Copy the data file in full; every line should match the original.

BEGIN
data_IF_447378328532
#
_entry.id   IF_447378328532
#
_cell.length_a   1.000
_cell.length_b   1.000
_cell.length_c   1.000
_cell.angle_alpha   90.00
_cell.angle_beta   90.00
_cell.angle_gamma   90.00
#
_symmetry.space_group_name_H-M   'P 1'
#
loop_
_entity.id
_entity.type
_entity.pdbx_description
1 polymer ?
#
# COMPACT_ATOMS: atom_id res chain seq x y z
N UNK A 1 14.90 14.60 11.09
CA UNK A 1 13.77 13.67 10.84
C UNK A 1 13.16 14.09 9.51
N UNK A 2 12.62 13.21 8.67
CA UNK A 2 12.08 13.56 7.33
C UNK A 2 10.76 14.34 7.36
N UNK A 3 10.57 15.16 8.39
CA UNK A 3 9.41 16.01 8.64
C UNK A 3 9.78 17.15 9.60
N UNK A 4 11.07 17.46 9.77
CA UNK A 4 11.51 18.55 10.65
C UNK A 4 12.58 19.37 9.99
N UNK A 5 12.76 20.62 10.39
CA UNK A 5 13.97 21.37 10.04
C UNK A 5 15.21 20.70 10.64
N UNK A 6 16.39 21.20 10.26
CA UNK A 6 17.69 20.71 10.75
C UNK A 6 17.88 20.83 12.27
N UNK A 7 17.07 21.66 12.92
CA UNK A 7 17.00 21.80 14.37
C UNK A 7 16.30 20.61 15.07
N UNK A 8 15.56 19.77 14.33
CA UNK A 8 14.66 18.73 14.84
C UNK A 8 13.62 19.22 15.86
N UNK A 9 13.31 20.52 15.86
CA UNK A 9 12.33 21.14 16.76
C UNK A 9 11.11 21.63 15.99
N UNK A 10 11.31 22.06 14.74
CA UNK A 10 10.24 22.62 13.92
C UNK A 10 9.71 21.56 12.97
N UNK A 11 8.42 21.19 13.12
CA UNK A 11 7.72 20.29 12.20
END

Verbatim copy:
data_IF_447378328532
#
_entry.id   IF_447378328532
#
_cell.length_a   1.000
_cell.length_b   1.000
_cell.length_c   1.000
_cell.angle_alpha   90.00
_cell.angle_beta   90.00
_cell.angle_gamma   90.00
#
_symmetry.space_group_name_H-M   'P 1'
#
loop_
_entity.id
_entity.type
_entity.pdbx_description
1 polymer ?
#
# COMPACT_ATOMS: atom_id res chain seq x y z
N UNK A 1 14.90 14.60 11.09
CA UNK A 1 13.77 13.67 10.84
C UNK A 1 13.16 14.09 9.51
N UNK A 2 12.62 13.21 8.67
CA UNK A 2 12.08 13.56 7.33
C UNK A 2 10.76 14.34 7.36
N UNK A 3 10.57 15.16 8.39
CA UNK A 3 9.41 16.01 8.64
C UNK A 3 9.78 17.15 9.60
N UNK A 4 11.07 17.46 9.77
CA UNK A 4 11.51 18.55 10.65
C UNK A 4 12.58 19.37 9.99
N UNK A 5 12.76 20.62 10.39
CA UNK A 5 13.97 21.37 10.04
C UNK A 5 15.21 20.70 10.64
N UNK A 6 16.39 21.20 10.26
CA UNK A 6 17.69 20.71 10.75
C UNK A 6 17.88 20.83 12.27
N UNK A 7 17.07 21.66 12.92
CA UNK A 7 17.00 21.80 14.37
C UNK A 7 16.30 20.61 15.07
N UNK A 8 15.56 19.77 14.33
CA UNK A 8 14.66 18.73 14.84
C UNK A 8 13.62 19.22 15.86
N UNK A 9 13.31 20.52 15.86
CA UNK A 9 12.33 21.14 16.76
C UNK A 9 11.11 21.63 15.99
N UNK A 10 11.31 22.06 14.74
CA UNK A 10 10.24 22.62 13.92
C UNK A 10 9.71 21.56 12.97
N UNK A 11 8.42 21.19 13.12
CA UNK A 11 7.72 20.29 12.20